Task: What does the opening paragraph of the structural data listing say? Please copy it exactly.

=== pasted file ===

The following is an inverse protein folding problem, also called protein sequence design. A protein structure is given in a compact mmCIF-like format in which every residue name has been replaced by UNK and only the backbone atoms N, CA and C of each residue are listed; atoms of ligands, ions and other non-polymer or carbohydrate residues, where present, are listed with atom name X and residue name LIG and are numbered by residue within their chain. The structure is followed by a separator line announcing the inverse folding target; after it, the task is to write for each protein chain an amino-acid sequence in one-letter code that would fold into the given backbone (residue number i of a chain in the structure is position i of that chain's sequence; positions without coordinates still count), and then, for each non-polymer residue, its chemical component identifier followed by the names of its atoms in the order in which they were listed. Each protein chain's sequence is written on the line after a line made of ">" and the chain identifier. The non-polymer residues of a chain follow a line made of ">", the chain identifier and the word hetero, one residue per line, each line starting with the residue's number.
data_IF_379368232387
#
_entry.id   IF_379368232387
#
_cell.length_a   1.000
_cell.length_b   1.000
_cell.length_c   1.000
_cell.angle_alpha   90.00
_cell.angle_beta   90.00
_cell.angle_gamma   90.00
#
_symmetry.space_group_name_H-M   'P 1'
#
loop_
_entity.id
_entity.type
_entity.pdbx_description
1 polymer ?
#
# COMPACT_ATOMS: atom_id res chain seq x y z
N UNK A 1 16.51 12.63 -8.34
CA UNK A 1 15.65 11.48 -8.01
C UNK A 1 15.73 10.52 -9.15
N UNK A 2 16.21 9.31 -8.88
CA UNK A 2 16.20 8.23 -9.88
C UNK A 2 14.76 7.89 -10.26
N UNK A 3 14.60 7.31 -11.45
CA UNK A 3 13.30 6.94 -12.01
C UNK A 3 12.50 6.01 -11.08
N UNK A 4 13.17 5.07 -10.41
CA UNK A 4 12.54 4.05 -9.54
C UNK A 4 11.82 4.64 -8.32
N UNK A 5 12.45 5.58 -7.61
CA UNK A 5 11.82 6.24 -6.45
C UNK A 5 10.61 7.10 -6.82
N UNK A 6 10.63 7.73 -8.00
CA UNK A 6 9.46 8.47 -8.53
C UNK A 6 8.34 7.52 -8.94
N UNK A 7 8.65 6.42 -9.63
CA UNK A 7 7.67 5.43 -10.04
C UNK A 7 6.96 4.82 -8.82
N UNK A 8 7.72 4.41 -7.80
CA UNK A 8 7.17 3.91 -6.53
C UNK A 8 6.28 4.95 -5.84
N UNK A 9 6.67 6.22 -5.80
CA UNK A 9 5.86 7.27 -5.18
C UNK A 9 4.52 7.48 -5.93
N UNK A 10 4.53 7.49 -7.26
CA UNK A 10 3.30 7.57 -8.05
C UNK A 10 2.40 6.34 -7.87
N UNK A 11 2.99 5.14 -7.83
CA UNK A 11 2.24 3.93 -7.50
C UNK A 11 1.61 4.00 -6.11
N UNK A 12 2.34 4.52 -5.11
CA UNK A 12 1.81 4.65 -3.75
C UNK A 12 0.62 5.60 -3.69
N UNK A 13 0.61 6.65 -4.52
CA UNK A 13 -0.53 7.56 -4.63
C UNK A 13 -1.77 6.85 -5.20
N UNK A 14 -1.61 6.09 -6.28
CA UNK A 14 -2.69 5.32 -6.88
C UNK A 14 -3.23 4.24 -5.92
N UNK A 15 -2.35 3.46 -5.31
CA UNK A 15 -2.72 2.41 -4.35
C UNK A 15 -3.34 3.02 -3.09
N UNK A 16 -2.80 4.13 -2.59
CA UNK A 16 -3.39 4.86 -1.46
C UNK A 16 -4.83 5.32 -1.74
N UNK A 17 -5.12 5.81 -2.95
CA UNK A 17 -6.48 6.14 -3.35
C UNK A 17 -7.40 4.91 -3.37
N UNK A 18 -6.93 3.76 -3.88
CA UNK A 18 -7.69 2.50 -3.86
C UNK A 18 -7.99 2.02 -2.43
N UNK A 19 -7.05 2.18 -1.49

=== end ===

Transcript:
The following is an inverse protein folding problem, also called protein sequence design. A protein structure is given in a compact mmCIF-like format in which every residue name has been replaced by UNK and only the backbone atoms N, CA and C of each residue are listed; atoms of ligands, ions and other non-polymer or carbohydrate residues, where present, are listed with atom name X and residue name LIG and are numbered by residue within their chain. The structure is followed by a separator line announcing the inverse folding target; after it, the task is to write for each protein chain an amino-acid sequence in one-letter code that would fold into the given backbone (residue number i of a chain in the structure is position i of that chain's sequence; positions without coordinates still count), and then, for each non-polymer residue, its chemical component identifier followed by the names of its atoms in the order in which they were listed. Each protein chain's sequence is written on the line after a line made of ">" and the chain identifier. The non-polymer residues of a chain follow a line made of ">", the chain identifier and the word hetero, one residue per line, each line starting with the residue's number.